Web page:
An online annotation task was created where a volunteer was given the link to a video and was asked to mark it as “spam” or “legitimate”. An option to mark a video as “not sure” was also provided. 33 separate surveys having 20 videos per survey (one having only 10) were created and were submitted for annotation to 20 volunteering participants. This task was repeated for a second round of annotation with the same set of annotators without repetition. Statistics from the two rounds of annotation can be seen in Table 1. We see that inter-annotator agreement was not perfect, an issue which has been reported repeatedly in prior works for annotation tasks in social media [2, 5]. The discrepancies in the annotations were then resolved by another graduate student volunteer and if any ambiguity still persisted in characterizing the video as spam, the video was marked as “not sure”.

We call this dataset as VAVD (Volunteer Annotated Video Dataset) and the annotations111https://github.com/ucnet01/Annotations_UCNet as well as our codes222https://github.com/ucnet01/UCNet_Implementation are publicly available.

Round1 Round2 Final
Spam 158 130 123
Legitimate 400 422 423
Not Sure 92 98 104
(a) Number of videos in different classes
Spam Legitimate Not Sure
Spam 70 62 26
Legitimate 54 308 38
Not Sure 6 27 59
(b) Annotator agreements
Table 1: Statistics from the two rounds of annotations

FVC dataset: The Fake video corpus (FVC, version 2)333https://zenodo.org/record/1147958#.WwBS1nWWbCJ contains 117 fake and 110 real video YouTube URLs, alongside annotations and descriptions. The dataset also contains comments explaining why a video has been marked as fake/real. Though the dataset contains annotations for 227 videos, many of them have been removed from YouTube. As a result, we could crawl only 98 fake and 72 real videos. We divide these videos into two disjoint sets, FVC70 (30), containing 70 (30)% of these videos for various experiments.

3 Experiments with simple features

We first tried using simple classifiers like SVMs, decision trees and random forests on VAVD and test it on FVC, which is the benchmark dataset. We hypothesized several simple features that might differentiate a fake video from a legitimate one, as described below:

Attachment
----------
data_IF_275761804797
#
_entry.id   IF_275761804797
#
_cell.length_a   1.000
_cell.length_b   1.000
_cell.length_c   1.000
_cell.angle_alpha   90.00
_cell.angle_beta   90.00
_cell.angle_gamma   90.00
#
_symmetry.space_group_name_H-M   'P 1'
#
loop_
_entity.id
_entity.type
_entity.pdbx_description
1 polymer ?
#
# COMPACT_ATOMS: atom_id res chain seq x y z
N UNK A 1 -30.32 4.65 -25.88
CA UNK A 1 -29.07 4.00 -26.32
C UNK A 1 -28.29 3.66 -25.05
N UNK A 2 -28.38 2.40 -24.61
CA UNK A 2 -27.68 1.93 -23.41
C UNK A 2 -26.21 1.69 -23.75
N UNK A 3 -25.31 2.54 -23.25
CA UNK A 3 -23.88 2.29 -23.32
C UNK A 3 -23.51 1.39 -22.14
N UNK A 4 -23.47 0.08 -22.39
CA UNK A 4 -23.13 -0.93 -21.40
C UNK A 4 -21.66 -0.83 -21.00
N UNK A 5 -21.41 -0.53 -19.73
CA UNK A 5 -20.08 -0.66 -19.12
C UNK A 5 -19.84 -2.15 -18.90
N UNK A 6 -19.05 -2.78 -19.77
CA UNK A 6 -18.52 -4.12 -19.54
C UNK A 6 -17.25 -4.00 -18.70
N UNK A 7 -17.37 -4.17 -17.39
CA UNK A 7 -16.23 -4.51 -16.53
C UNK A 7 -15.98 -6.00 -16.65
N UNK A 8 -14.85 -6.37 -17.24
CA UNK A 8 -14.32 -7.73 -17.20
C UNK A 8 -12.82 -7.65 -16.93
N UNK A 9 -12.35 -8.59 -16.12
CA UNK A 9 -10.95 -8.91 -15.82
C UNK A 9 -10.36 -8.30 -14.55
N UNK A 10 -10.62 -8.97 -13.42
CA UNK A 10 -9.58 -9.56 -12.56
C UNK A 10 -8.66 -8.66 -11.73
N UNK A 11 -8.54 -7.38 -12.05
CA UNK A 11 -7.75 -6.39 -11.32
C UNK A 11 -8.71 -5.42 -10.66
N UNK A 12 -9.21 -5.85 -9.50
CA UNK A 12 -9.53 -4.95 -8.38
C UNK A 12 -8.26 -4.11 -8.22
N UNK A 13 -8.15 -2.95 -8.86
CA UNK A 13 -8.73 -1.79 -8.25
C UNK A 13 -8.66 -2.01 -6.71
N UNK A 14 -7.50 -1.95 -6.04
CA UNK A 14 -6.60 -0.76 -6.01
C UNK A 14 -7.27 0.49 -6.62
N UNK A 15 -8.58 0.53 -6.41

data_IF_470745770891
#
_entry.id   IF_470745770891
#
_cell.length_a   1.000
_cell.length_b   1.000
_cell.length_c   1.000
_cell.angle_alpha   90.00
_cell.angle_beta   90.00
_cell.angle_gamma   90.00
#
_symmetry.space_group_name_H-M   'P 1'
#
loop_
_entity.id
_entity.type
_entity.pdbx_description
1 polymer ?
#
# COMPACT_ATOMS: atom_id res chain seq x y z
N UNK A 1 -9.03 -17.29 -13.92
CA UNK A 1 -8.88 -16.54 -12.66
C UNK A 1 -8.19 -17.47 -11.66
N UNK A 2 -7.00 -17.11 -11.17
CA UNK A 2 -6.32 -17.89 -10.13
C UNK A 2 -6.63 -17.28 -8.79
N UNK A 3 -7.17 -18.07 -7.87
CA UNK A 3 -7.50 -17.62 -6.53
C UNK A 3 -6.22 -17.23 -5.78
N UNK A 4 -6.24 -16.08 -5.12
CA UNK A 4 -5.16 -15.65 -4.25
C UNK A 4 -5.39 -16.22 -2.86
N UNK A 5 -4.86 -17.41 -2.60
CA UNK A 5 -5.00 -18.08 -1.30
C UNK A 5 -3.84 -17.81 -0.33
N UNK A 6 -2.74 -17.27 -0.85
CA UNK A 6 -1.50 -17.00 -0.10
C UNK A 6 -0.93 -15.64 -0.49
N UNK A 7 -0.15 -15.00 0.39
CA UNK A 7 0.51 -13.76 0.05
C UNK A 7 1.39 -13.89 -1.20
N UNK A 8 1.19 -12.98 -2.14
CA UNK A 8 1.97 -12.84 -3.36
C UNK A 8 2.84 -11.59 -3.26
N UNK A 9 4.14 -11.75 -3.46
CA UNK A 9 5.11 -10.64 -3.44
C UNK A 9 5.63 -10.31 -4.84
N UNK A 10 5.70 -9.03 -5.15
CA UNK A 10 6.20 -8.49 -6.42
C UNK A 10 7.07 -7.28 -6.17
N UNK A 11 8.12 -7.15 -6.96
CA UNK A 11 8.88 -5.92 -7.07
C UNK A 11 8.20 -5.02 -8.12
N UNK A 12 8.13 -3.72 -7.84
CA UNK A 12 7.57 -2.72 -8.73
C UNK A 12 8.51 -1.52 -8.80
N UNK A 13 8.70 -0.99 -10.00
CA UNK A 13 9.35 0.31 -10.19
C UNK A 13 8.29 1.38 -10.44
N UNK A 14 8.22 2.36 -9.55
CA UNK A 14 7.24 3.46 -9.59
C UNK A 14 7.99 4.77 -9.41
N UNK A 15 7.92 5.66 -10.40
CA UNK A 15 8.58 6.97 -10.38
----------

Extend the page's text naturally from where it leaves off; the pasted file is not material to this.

• [leftmargin=*,itemsep=0.05em]

  • has_clickbait_phrase: This feature is true if the title has a phrase commonly found in clickbaits. For eg. ‘blow your mind’, ‘here is why’, ‘shocking’, ‘exposed’, ‘caught on cam’. We used 70 such phrases gathered manually.

  • ratio_violent_words: A dictionary of several ‘violent’ words like ‘kill’, ‘assault’, ‘hack’, ‘chop’ was used. The value of this feature is equal to the fraction of violent words in the title. We hypothesize that violent words generate fear which leads to more views for the video, hence more used in spams.

  • ratio_caps: This feature is equal to the ratio of number of words in the title which are in upper case to the total number of words in the title.

  • Tweet Classifier Score - Title: The Image verification corpus (IVC)444https://github.com/MKLab-ITI/image-verification-corpus/tree/master/mediaeval2016

    is a dataset containing tweets with fake/real images. We trained a multi-layer perceptron on IVC to predict the probability of a tweet (i.e., the accompanying image) being fake using only simple linguistic features on the tweet text. Now, we use the same trained network and feed it the title of a video as input. The probability of fakeness that it outputs is then taken as a feature,.

  • dislike_like_ratio: Ratio of number of dislikes to number of likes on the video.

  • comments_fakeness: This is equal to the ratio of comments on the video which mention that the video is fake. To categorize if a comment says that the video is fake or not, we detect presence of words and regexes like ‘fa+ke+’, ‘hoax’, ‘photoshopped’, ‘clickbait’, ‘bullshit’, ‘fakest’, ‘bs’.

  • comments_inappropriateness: This feature is equal to the ratio of number of comments with swear words to the total number of comments on the video.

  • comments_conversation_ratio: This is the ratio of comments with at least one reply to the total number of comments on the video.

Since some of these classifiers are sensitive to correlations in the features, we first decided to remove the lesser important feature among each pair of correlated features. For this, we calculated correlations among the features on all the 100K videos and identified the pair of features with a correlation of more than 0.2. Then we generated feature importance scores using the standard random forests feature selection method and eliminated the lesser important feature from each pair. We trained our classifiers using only these remaining features. Table

2 shows the performance of some of these classifiers when trained on VAVD and tested on FVC30, as well as when trained on FVC70 and tested on FVC30 with Macro Averaged Precision (P), Recall (R) and F1 Score (F) as the metrics.

Classifier P R F
SVM- RBF 0.74 0.60 0.49
Random Forests 0.73 0.58 0.46
Logistic Regression 0.54 0.53 0.45
Decision Tree 0.53 0.52 0.46
(a) training dataset: VAVD
Classifier P R F
SVM- RBF 0.56 0.55 0.54
Random Forests 0.74 0.73 0.73
Logistic Regression 0.53 0.53 0.53
Decision Tree 0.73 0.67 0.67
(b) training dataset: FVC70
Table 2: Performance of simple classifiers tested on FVC30